Wells struggles in Red Sox debut, can't beat Yankees in return to the Stadium
NEW YORK -- This felt like October, a chilling 43 degrees at gametime, bunting lining the facing of the second and third decks at Yankee Stadium, flashbulbs illuminating the 54,818 fans, most of whom, given the cold, came wearing hues appropriate for a funeral.
This, however, was a resurrection. The Yankees, buried in unprecedented fashion in four games last October, reintroduced themselves to the Red Sox in forceful fashion, pounding the defending World Series champions, 9-2.
David Wells, given the ball for his experience (86 career appearances) and dominance (2.94 ERA as a visitor) in the house that his idol, Babe Ruth, built, lasted just 4 1/3 innings. The 41-year-old was knocked around for 10 hits -- matching his season high with San Diego last season -- twice hit Jason Giambi, and walked one. Boomer threw 80 pitches, 52 for strikes, but too many in far-too-hittable locations. Fellow 41-year-old Randy Johnson, meanwhile, looked unaffected by age or expectation. Combining his 2005 base pay and the money the Yankees tossed into the deal with the Diamondbacks, Johnson will cost George Steinbrenner about $900,000 per start this season. If one man can be worth that much, Johnson was, for reasserting Yankee dominance for one night.
"A loss was imminent," Johnny Damon said. "Everyone's glad this first game is behind us. We know we didn't play well. But we can relax. There was so much hype. A lot of pressure is off our team."
Damon and his top-of-the-order teammates managed next to nothing all night. Damon, Edgar Renteria, Manny Ramirez, and David Ortiz combined to go 1-for-16 with six strikeouts, all of the whiffs coming against Johnson.
Hideki Matsui, "Mr. Clutch," according to Damon, provided the game's two foremost turning points. He saved two runs with some spectacular mid-air retrieval work in the second inning. In a scoreless game, with Ortiz on second, Matsui went into Row 1 of the seats to take away what would have been a two-run homer for Kevin Millar.
Then, in the eighth, Matsui lost a Matt Mantei pitch over the wall in right-center field, turning a 6-1 game into an 8-1 Yankee lead. Matsui, Millar acknowledged, has come to be the player the Sox expect to do something special more than any other Yankee.
"The ball he hit tonight, if it wasn't windy, that might have hit the last row [of the bleachers],"
Damon said. The Sox meanwhile, didn't help themselves by playing poor defense. Damon allowed Alex Rodriguez's single to bounce off his chest in the sixth inning, scoring Derek Jeter and giving Rodriguez second base. Jeter would have scored anyhow, so Rodriguez was credited with a single and an RBI. Yet Ruben Sierra doubled two batters later, scoring Rodriguez.
John Halama then made an error in the eighth, botching a Jeter comebacker to the mound with the bases loaded for the Yankees' last run.
Right about now you might be thinking: Halama on the mound on Opening Night, not what the Sox had in mind. Terry Francona said before the game that he actually hoped to go to the bullpen, given that no one had pitched since Friday and there's an offday today. He wound up using Mike Myers, Blaine Neal, Alan Embree, Mike Timlin, Mantei, and Halama. Only Keith Foulke was spared.
Neal ( 1/3 IP, 1 hit, 1 walk, 2 runs, 1 earned) had a difficult time in his American League debut, while Mantei had no command ( 2/3 IP, 1 hit, 3 walks, 3 runs, 2 earned runs, 1 home run).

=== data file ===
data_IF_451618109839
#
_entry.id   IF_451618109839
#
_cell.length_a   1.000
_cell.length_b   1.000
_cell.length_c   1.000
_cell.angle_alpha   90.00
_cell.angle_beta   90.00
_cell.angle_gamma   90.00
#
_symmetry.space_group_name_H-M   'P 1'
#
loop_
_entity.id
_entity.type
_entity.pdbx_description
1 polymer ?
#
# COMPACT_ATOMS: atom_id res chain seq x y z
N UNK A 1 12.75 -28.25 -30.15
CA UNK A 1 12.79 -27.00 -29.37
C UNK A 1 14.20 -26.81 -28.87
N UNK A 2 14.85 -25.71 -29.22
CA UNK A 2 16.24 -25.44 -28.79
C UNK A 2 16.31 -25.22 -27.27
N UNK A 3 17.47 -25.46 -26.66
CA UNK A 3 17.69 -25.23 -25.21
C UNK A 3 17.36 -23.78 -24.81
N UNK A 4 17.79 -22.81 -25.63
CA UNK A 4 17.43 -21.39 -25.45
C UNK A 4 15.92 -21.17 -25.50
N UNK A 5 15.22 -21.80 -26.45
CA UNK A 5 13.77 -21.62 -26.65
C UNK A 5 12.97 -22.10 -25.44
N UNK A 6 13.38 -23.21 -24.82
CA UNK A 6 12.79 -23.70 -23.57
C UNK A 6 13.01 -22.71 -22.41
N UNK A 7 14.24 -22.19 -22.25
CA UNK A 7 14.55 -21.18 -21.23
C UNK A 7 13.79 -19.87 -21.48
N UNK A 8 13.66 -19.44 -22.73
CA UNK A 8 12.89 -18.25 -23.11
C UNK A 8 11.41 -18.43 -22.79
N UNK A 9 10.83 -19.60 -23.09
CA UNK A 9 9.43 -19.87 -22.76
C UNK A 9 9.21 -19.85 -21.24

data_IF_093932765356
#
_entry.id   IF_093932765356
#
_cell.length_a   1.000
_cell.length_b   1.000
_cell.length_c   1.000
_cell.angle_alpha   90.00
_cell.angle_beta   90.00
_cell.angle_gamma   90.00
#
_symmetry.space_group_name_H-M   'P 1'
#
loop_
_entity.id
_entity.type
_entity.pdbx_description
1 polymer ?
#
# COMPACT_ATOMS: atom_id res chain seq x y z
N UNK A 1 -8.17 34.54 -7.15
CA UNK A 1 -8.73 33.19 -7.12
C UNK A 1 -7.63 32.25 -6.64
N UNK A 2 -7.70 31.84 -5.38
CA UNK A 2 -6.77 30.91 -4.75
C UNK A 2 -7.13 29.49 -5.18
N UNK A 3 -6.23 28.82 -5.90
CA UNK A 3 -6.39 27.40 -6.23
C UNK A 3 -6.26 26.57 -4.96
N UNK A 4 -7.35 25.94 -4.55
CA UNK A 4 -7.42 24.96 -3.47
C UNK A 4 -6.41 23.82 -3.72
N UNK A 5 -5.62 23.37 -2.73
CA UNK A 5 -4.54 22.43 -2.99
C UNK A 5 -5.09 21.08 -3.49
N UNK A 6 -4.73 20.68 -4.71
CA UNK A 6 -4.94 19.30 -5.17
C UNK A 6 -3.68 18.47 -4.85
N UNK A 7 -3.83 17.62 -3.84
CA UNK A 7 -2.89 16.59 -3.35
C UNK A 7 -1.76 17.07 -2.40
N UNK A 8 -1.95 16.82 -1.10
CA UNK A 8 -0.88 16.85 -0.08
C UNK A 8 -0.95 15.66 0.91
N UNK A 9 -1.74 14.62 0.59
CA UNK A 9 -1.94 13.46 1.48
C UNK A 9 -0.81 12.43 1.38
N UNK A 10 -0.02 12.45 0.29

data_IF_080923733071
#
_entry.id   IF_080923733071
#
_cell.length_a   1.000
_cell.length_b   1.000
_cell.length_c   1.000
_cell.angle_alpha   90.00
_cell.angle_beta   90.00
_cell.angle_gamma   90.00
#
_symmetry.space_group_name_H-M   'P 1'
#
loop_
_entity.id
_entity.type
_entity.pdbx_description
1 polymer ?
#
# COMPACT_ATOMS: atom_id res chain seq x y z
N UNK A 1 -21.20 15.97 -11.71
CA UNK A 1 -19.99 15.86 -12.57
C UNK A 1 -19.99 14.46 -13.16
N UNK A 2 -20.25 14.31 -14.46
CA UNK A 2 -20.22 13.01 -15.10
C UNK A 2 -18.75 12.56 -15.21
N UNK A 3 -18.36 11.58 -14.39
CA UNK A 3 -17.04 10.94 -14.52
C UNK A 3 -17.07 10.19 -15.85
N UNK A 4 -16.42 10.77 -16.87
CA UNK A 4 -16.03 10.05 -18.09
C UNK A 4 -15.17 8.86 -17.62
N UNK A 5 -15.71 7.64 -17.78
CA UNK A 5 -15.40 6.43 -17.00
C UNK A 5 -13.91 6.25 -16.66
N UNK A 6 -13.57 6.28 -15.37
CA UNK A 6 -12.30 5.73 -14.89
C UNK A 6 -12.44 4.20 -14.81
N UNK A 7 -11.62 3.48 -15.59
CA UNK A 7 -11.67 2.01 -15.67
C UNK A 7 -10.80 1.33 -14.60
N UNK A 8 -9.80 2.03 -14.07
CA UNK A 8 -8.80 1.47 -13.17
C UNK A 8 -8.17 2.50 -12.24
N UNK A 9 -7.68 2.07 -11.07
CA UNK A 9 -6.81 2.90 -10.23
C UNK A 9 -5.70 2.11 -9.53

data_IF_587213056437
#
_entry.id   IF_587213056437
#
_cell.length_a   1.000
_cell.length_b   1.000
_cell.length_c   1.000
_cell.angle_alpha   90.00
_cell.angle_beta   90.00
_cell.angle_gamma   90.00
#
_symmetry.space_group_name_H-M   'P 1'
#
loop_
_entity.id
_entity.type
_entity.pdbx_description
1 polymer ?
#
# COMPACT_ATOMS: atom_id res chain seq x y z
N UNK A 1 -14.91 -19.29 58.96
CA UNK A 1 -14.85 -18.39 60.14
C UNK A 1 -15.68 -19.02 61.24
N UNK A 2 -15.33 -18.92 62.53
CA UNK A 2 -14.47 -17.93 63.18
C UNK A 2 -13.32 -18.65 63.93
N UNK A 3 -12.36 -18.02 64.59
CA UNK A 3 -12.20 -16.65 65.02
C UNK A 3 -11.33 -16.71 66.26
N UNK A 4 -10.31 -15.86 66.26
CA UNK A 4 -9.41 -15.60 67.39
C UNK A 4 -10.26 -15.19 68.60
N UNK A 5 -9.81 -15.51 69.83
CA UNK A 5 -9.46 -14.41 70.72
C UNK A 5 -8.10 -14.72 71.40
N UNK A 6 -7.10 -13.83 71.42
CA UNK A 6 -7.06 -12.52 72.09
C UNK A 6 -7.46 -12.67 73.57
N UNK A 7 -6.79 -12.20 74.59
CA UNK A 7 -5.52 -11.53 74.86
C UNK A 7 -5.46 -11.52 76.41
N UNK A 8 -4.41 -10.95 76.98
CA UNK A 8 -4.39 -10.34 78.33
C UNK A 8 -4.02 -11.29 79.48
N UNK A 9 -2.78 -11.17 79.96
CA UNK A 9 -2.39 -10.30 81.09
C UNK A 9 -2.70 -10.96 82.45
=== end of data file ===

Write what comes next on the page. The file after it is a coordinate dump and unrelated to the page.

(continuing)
Myers, obtained last week in a deal with St. Louis, was the bullpen star. He entered for Wells with the bases loaded and one out in the fifth and got Tony Womack to bounce into an inning-ending double play.
Never had two guys with perfect games on their resumes opposed each other on Opening Day, and only once before had two pitchers 40 or older faced off in a season opener. Last night, Johnson began the season as the more commanding presence.
Johnson went just six innings and struck out only six, solid if unspectacular given that he led all of baseball with 290 strikeouts last season. Still, he whiffed Renteria, the second hitter of the game, with a fastball on the inner corner, then froze Ramirez with a 95-mile-per-hour carbon copy. Five of his six strikeouts were looking. Damon was the expectation, offering at and missing a slider in the fifth.
Though Wells has pitched well in his career against the Yankees (16-8 coming in vs. New York at the Stadium) he has been hit hard by this collection of Yankees. They began the night having hit at a .306 clip vs. Boomer.
Wells actually had a lead, 1-0, in the second, when new Sox outfielder Jay Payton, used in place of the lefthanded-hitting Trot Nixon, singled in Ortiz, who'd led off the inning with a double. The Sox managed three hits in the inning, matching the total number the club managed off the Big Unit that last time it faced him, in the 1998 home opener.
The Yanks tagged Wells for three of those runs in the third. Jeter doubled, Gary Sheffield doubled, scoring Jeter. Sierra grounded out, then Matsui singled, scoring Sheffield. Jorge Posada singled, putting two on, then Wells went 0-2 on Jason Giambi.
Giambi made no attempt to move out of the way of the inside pitch.
"It was probably over the plate," Wells said. "He didn't move."
The ball hit Giambi's right triceps, presumably slightly smaller this season, but still big enough to get a piece of the ball.
Wells, facing Bernie Williams, began and stopped his motion. Second base umpire Mike DiMuro immediately signaled the balk, making it 4-1 Yankees.
"Wow," Wells could be seen saying on the mound.
"I was stepping back and I thought I saw a different finger down," Wells said. "I was starting my windup when I shouldn't have. You have to give up the free run."
The Sox must now sit on this loss for a full day, until tomorrow at 1:05.
"Don't jump off yet, boys and girls," Millar said. "The Sox will be back on Tuesday."